On Tuesday, President Bush brought the controversy of Camp Casey, Texas to Donnelly, Idaho when he told reporters that war protesters like Cindy Sheehan, who call for immediate withdrawal of U.S. troops from Iraq, are "advocating a policy that would weaken the United States." Just hours later, more mothers and wives of soldiers met in front of the Idaho Statehouse to disagree.
The event, organized by the Idaho Peace Coalition, featured speakers cast against a backdrop of over 1,800 miniature memorials for dead soldiers, coalition members and Iraqi civilians. Ironically stating her purpose to be "welcoming" Bush to Idaho, Laura McCarthy, an Eagle resident and mother of a soldier in the Army National Guard's 116th Calvalry Brigade, told the absent president that he can't escape the voices of those jilted by the war on terror. "No matter where he goes, he's going to find a Cindy Sheehan in every community across the United States," she said. "The names are going to be different but the message is the same: We want answers, we want the truth, we want accountability and we want our troops brought home now."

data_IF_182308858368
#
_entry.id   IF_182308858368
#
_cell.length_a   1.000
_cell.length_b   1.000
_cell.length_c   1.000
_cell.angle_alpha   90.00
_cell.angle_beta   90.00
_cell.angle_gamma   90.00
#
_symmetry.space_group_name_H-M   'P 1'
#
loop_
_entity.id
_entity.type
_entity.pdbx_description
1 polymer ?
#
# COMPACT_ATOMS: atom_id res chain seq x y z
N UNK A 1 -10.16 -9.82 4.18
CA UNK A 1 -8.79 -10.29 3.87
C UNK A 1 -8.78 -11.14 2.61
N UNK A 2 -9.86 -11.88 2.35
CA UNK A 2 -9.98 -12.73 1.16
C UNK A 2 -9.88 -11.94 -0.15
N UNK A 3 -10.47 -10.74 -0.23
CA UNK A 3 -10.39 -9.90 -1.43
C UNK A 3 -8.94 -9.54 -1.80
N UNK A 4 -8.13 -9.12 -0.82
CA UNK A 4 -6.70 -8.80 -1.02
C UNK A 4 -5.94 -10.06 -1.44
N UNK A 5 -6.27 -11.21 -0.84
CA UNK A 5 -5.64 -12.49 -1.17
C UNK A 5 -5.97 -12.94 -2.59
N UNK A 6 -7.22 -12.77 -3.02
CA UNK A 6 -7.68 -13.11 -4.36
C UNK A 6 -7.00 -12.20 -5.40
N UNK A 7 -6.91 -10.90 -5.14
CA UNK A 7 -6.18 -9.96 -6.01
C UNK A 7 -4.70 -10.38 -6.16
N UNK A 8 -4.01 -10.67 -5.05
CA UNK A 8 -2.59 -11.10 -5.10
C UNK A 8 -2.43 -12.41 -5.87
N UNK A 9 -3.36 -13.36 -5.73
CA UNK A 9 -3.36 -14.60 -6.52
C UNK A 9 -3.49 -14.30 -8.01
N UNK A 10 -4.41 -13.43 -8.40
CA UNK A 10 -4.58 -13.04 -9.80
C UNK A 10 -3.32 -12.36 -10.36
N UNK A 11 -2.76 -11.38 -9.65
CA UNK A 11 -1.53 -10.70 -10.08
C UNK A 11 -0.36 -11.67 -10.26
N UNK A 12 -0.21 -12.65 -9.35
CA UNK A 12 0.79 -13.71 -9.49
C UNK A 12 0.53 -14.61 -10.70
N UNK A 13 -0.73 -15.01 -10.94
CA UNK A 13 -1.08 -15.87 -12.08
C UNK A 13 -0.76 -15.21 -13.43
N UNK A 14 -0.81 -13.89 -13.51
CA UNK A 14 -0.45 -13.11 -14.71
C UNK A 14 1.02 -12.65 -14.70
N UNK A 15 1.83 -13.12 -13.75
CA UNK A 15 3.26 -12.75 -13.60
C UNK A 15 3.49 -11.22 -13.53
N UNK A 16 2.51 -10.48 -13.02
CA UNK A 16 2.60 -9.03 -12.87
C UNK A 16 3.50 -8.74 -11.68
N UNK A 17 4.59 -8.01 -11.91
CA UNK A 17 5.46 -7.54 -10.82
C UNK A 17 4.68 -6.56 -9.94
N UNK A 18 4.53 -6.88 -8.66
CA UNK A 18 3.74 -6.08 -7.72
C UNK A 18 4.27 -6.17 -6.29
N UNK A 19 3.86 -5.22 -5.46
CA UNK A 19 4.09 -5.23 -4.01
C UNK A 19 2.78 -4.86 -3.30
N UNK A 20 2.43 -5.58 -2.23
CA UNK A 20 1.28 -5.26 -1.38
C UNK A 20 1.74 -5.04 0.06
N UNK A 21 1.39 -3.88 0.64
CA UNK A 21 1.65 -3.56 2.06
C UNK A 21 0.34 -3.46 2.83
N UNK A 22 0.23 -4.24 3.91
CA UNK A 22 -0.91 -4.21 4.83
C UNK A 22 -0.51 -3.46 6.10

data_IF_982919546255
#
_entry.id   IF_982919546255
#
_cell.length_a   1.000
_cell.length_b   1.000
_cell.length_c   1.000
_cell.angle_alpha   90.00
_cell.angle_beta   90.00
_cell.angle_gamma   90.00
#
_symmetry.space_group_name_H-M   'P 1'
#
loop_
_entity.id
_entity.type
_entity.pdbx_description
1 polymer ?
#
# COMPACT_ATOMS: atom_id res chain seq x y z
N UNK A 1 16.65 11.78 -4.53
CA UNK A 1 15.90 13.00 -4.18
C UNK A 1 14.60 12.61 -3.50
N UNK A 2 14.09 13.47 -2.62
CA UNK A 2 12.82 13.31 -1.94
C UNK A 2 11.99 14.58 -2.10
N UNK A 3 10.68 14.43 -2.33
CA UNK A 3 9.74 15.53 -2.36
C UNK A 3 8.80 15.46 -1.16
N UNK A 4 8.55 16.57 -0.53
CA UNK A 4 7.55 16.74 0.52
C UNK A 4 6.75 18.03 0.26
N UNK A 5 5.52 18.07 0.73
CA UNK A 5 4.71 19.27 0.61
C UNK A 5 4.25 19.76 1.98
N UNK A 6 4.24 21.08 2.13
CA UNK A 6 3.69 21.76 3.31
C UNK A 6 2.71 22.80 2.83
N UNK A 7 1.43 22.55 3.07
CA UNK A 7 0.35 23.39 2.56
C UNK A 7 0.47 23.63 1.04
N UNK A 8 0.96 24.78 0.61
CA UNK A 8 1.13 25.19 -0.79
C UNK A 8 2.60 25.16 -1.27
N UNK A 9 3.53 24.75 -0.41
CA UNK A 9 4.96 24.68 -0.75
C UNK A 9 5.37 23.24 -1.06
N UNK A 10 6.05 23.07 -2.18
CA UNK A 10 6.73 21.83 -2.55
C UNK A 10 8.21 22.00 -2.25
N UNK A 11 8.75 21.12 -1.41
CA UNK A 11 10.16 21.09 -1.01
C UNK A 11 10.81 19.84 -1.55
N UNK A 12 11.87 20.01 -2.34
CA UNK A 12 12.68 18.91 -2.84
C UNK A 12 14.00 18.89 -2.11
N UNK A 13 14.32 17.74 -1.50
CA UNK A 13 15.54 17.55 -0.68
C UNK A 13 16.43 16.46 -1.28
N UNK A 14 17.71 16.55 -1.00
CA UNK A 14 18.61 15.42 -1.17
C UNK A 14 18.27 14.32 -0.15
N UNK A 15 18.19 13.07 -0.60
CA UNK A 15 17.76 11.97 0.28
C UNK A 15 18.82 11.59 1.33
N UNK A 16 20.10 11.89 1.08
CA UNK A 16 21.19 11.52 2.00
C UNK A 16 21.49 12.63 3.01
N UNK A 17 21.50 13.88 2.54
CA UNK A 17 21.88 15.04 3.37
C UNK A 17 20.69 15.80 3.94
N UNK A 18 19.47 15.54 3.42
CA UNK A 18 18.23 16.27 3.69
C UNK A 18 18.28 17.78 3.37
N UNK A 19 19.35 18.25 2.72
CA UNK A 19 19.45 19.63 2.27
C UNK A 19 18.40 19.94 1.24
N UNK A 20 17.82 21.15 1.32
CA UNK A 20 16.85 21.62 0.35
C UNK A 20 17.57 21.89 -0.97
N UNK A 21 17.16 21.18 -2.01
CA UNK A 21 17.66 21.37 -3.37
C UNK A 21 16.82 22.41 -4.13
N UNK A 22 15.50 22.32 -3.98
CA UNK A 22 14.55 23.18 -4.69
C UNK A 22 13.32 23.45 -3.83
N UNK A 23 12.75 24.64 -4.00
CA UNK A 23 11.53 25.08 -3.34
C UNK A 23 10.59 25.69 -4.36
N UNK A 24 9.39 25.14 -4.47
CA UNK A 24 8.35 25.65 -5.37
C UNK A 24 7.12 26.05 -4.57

"I feel like President Bush hasn't given us a solid reason why we're there in the first place, and he has continued to lie to us," added featured speaker Melanie House of Simi Valley, California, a Gold Star wife whose husband John died in a helicopter crash in Iraq this January. "Why are we there? Why did my husband have to die? I don't have an answer. My husband didn't have an answer when he was there. He didn't know why he had friends die in his arms; he was a medic. I just want some answers," she told BW.
President Bush will search for those answers on the mountain bike trails at Tamarack Resort today, before speaking in Nampa at the Idaho Center on Wednesday.